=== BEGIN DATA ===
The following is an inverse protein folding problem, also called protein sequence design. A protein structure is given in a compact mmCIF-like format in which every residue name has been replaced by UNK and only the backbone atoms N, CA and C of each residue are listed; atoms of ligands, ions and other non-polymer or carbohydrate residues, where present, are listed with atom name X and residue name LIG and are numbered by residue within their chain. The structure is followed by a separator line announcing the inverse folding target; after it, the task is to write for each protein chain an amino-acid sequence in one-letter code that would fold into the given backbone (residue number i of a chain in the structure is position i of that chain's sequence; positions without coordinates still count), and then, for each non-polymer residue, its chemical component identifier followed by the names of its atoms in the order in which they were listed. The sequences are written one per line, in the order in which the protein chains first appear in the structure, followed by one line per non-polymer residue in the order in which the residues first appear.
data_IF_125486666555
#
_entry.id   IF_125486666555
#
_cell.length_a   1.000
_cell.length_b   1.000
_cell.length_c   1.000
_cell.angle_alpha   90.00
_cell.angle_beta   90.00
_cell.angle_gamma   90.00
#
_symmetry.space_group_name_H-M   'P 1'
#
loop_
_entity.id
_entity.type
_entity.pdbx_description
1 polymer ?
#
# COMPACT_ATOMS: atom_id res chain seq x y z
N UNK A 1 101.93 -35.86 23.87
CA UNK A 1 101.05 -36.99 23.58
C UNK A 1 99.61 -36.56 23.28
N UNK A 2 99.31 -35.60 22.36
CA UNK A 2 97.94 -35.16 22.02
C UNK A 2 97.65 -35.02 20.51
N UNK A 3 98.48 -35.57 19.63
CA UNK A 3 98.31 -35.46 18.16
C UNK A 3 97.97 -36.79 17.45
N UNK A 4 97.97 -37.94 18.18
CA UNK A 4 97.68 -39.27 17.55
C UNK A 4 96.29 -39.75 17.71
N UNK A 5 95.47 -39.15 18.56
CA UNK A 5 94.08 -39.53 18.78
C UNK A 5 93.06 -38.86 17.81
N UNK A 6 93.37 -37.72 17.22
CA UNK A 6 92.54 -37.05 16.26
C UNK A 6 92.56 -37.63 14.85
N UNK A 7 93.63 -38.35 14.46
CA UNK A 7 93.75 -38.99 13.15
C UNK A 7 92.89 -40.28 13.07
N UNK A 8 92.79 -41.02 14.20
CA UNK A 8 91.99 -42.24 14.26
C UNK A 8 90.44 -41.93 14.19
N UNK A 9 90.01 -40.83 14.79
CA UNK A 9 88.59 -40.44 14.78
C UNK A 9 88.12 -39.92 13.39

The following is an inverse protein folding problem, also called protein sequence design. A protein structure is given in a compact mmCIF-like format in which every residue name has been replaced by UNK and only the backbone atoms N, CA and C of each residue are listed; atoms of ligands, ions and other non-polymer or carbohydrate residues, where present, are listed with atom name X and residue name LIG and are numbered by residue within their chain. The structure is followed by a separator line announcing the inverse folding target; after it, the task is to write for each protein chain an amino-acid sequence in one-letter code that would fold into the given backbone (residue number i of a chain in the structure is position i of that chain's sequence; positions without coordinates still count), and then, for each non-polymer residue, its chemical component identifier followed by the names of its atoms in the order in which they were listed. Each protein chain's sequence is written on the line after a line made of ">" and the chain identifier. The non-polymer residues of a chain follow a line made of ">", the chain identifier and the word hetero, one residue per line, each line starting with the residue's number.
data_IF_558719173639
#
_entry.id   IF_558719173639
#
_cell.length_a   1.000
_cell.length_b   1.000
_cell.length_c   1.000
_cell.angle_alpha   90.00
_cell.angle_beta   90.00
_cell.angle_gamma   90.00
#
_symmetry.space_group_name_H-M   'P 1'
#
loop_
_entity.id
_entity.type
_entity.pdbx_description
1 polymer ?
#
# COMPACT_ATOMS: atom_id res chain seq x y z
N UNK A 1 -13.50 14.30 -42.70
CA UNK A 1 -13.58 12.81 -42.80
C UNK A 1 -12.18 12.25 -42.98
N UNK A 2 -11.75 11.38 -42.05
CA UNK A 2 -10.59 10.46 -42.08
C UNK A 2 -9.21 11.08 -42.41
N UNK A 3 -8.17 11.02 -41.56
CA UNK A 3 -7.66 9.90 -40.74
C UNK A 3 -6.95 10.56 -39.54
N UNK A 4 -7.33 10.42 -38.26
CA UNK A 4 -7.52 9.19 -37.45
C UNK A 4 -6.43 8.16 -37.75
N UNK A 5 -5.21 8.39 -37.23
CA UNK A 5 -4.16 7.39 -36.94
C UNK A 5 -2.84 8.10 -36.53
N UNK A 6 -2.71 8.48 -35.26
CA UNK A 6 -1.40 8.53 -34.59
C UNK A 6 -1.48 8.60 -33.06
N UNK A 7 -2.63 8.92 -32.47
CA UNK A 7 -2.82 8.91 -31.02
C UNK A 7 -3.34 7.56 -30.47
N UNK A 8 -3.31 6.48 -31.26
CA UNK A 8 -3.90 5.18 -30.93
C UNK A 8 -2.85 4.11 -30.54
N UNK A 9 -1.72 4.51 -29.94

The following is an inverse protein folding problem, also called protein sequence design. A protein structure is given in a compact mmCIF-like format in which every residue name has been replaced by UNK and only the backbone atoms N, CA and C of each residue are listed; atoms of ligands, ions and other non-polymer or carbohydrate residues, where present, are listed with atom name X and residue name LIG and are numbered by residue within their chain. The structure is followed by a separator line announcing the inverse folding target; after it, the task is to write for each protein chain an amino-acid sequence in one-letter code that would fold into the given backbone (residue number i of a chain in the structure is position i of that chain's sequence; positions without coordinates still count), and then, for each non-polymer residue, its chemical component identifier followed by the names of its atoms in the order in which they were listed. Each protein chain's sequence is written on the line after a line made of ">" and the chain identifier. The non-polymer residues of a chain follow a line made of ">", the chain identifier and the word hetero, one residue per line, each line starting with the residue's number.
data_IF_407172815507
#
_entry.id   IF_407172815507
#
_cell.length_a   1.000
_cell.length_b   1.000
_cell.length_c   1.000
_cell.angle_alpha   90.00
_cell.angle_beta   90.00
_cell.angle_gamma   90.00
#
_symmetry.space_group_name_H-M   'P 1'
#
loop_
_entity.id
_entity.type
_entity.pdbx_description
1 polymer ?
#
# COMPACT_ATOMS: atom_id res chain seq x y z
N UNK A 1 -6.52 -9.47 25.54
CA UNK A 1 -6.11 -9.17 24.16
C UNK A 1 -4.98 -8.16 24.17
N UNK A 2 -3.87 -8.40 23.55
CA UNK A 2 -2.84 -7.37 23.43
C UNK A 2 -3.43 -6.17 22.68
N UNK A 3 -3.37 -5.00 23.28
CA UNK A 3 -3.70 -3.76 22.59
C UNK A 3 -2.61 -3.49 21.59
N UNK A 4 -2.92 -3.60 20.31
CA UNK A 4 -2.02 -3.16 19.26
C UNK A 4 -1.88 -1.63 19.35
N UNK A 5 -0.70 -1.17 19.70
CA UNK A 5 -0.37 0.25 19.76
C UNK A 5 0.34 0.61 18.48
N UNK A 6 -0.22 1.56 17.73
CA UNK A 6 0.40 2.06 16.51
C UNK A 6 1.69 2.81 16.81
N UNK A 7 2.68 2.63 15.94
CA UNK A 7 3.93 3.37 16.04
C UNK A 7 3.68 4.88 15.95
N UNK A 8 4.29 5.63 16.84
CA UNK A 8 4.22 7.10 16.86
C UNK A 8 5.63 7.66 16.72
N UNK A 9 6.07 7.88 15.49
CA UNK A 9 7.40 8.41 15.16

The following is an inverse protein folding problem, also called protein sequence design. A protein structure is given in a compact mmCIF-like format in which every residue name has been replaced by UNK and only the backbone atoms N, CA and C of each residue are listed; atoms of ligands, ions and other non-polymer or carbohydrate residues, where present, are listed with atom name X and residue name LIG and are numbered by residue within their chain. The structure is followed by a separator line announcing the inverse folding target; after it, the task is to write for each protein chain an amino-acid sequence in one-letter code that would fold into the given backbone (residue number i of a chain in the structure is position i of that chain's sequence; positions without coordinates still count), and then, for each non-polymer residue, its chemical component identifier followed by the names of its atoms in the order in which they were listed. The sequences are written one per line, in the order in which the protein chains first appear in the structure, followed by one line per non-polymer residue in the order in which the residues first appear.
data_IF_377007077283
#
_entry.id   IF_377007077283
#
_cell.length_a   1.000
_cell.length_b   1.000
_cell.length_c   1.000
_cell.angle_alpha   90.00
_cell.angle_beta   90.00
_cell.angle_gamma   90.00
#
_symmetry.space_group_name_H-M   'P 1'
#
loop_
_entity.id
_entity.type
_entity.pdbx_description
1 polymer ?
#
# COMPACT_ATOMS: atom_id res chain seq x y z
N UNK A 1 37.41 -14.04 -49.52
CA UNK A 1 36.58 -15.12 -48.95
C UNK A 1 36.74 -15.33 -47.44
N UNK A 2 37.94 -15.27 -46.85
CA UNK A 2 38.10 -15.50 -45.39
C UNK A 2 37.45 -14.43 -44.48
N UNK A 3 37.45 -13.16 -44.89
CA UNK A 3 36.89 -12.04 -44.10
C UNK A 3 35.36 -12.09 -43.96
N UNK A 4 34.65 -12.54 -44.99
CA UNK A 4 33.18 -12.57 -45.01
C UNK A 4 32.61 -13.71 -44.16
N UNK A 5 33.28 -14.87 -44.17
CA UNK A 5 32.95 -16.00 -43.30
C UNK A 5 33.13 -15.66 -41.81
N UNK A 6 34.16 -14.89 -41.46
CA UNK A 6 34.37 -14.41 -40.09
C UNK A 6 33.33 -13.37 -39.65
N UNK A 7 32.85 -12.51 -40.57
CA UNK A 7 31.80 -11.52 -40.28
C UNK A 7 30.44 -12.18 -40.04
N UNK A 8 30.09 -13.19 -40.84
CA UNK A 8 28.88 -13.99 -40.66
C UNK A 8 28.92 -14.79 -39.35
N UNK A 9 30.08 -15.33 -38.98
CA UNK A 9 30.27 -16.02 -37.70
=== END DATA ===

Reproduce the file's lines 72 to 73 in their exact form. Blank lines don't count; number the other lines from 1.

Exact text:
C UNK A 1 -12.18 12.25 -42.98
N UNK A 2 -11.75 11.38 -42.05